3 Lessons From the Victory for Sotheby's Workers
Photo Credit: Sarah Seltzer
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Last September 22, when Occupy Wall Street was just five days old, labor activists from the encampment at Zuccotti Park disrupted an auction at Sotheby’s in support of the locked out art handlers of Teamsters Local 814. This action began a collaboration that lasted nine months, eventually leading to the ratification of a new three-year contract that ended the lockout on May 31. George Miranda, president of the Teamsters Joint Council 16, said, “These hard-working men and women will go home today and tell their families that they got their job back, and that’s what the Teamsters call a victory.”
On the management side of the battle was a premier union-busting law firm, Jackson Lewis, which represented a board comprised of some of the most wealthy and politically influential people in the world. On the other side were 42 workers, many of them artists themselves, who loved handling some of the most important art objects in existence and who refused to allow their jobs to be turned into low-paying, temporary contract work. They were joined by OWS activists and the Teamsters Joint Council to struggle toward a victory that some felt was improbable from the outset. The heavy lifting of this campaign, though, was borne by the workers’ family members, who had to tighten their belts and go without during the dispute.
Having been a part of the campaign from the OWS side, I had a chance to see close up how certain strategic decisions led to its success and to draw some valuable lessons from it.
Lesson 1: Choose allies carefully
When the OWS Labor Outreach Committee first met with representatives of the art handlers in the early days of the occupation, OWS activists were busy trying to reach out to potential institutional allies in New York. At that time, it seemed like every 15 minutes a new organization was approaching OWS for help, and it was clear that we needed to bring labor unions into our growing coalition. A worldwide day of solidarity was being planned by the Indignados in Spain for October 15, and many OWS organizers thought that if labor were to throw its weight behind that, we would have a shot at spreading our movement across the country. At the time, most unions didn’t seem to know what to make of us, and they didn’t want to lend their support to a protest that could be gone in a matter of weeks.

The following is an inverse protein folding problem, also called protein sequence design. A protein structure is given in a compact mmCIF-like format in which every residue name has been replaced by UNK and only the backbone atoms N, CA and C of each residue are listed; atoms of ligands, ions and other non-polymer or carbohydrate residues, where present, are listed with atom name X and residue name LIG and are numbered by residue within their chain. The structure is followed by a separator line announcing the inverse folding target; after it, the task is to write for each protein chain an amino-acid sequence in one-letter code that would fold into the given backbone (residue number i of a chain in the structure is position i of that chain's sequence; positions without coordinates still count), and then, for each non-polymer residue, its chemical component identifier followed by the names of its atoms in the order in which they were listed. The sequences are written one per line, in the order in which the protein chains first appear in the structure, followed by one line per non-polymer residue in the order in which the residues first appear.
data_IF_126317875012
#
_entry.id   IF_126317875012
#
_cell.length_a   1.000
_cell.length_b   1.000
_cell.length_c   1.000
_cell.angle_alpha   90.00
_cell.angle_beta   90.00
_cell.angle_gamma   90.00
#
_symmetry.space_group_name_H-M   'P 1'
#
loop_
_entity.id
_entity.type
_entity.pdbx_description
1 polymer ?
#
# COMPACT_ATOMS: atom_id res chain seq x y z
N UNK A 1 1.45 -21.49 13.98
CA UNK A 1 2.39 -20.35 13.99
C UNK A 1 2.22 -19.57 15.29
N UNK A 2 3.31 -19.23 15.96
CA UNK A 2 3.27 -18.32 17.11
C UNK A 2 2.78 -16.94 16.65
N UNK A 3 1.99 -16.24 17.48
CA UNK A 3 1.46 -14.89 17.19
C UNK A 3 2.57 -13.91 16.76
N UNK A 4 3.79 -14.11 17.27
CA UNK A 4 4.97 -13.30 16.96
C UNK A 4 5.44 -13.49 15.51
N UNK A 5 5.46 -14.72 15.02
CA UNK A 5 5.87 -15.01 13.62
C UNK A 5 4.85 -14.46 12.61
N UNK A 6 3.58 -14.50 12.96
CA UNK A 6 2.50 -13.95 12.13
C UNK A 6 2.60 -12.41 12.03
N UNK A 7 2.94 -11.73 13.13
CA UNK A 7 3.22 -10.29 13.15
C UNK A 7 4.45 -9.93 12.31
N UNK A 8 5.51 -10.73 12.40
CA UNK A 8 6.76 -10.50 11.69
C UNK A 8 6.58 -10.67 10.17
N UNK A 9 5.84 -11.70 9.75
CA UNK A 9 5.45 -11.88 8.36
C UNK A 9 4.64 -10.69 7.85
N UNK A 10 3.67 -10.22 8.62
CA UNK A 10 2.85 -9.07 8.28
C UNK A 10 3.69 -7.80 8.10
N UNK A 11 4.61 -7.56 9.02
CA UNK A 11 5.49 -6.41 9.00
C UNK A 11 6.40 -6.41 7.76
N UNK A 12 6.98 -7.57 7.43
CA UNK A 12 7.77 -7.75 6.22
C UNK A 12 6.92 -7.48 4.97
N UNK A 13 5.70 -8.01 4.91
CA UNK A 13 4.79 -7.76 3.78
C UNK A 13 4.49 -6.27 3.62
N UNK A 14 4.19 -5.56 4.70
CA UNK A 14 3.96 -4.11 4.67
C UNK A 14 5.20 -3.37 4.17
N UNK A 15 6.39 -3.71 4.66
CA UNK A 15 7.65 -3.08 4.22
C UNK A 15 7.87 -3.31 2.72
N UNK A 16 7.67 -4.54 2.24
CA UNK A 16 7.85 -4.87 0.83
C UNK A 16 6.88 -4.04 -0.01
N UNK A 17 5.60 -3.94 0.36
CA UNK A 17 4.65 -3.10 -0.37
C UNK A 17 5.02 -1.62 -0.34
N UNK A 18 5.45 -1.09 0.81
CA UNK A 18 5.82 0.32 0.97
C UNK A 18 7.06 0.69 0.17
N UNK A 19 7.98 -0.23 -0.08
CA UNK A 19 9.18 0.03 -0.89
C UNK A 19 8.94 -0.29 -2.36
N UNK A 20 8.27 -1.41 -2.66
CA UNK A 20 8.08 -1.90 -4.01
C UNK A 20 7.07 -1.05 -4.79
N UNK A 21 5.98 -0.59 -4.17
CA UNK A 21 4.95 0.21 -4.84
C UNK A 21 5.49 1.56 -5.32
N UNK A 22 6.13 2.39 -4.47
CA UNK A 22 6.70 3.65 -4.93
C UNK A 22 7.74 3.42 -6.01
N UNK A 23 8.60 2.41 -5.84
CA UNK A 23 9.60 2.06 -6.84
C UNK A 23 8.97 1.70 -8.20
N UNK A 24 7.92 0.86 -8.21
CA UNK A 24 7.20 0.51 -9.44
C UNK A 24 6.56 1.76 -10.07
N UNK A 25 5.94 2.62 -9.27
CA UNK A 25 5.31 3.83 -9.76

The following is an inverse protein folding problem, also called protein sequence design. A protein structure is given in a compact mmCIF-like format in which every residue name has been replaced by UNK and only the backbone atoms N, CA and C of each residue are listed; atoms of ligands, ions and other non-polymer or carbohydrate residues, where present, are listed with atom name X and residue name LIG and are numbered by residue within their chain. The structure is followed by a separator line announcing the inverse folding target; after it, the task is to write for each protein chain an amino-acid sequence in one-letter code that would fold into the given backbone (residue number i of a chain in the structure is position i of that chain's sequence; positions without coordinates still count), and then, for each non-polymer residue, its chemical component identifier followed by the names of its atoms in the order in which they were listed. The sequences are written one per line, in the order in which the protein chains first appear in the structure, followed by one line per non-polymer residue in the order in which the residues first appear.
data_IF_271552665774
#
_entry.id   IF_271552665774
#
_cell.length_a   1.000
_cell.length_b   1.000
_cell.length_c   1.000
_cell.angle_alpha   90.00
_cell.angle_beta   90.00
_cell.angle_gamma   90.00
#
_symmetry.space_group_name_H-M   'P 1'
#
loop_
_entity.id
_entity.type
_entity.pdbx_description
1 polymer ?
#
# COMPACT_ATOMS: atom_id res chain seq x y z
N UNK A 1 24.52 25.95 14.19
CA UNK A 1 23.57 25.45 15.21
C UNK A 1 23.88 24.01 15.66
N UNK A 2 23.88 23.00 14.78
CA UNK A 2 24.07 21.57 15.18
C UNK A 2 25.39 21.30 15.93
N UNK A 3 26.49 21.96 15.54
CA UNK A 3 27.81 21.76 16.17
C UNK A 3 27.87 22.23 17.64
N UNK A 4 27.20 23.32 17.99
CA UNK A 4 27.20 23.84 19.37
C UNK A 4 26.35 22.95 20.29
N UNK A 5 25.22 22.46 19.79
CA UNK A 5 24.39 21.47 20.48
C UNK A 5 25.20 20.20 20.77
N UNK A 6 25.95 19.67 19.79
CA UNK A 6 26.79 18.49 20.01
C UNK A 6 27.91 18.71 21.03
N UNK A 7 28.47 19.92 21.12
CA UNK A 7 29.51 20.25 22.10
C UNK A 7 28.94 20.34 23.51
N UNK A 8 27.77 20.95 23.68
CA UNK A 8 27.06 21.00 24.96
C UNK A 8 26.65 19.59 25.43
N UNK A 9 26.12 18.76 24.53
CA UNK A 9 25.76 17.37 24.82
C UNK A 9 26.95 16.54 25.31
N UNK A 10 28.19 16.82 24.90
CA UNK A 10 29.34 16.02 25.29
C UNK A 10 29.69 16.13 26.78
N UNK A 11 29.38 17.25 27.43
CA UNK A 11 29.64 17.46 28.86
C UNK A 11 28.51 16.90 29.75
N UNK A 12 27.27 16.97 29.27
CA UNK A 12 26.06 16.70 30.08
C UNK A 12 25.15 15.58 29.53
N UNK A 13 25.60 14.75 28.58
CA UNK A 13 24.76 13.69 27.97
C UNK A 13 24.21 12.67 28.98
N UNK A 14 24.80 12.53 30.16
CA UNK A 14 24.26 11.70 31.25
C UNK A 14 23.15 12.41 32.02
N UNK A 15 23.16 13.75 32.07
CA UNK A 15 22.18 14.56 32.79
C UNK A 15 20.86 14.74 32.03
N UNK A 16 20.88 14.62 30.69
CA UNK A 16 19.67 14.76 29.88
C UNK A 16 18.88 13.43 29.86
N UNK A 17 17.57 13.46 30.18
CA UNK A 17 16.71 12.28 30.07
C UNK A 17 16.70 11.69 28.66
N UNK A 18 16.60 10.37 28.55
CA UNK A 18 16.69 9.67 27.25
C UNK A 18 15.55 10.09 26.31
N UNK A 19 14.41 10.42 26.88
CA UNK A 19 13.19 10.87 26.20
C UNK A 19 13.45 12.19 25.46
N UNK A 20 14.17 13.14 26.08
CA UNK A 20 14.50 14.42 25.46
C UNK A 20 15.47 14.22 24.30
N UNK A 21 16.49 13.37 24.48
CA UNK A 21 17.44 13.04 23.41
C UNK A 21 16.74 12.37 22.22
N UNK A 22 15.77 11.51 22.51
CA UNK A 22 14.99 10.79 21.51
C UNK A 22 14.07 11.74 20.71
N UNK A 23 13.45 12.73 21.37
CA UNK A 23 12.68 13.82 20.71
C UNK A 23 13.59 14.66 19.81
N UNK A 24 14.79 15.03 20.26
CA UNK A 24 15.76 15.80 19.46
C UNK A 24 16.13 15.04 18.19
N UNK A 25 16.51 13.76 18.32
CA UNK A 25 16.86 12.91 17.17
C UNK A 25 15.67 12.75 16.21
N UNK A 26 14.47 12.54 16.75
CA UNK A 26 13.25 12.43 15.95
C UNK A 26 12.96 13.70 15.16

We were not looking to throw ourselves into just any labor dispute. There were certain criteria that we were looking to satisfy. It had to be a dispute that we could win, one that had symbolic resonance with the message we were trying to spread and one that would generate interest in the news media. Movements must bring about victories, so it is important to not only go after broad, transformational visions but also to choose shorter, more easily achievable campaigns. Helping to get 42 workers back to work seemed entirely reasonable, and the benefits of bringing a large and influential union like the Teamsters into the fold were obvious.
The art handlers’ story was compelling, and a fitting metaphor for the realities that we all face in a society run by the 1 percent. Our current system removes the humanity from us all and turns us into interchangeable commodities. We are no longer fathers, mothers, brothers or sisters; we become consumers, workers, bosses and debtors. Sotheby’s is a company that drives the ultimate luxury market, taking art objects that are some of the most profound expressions of human culture and selling them as personal property to wealthy buyers. Rather than being held in common for all to admire, they’re often kept in private vaults and admired only for their price tag.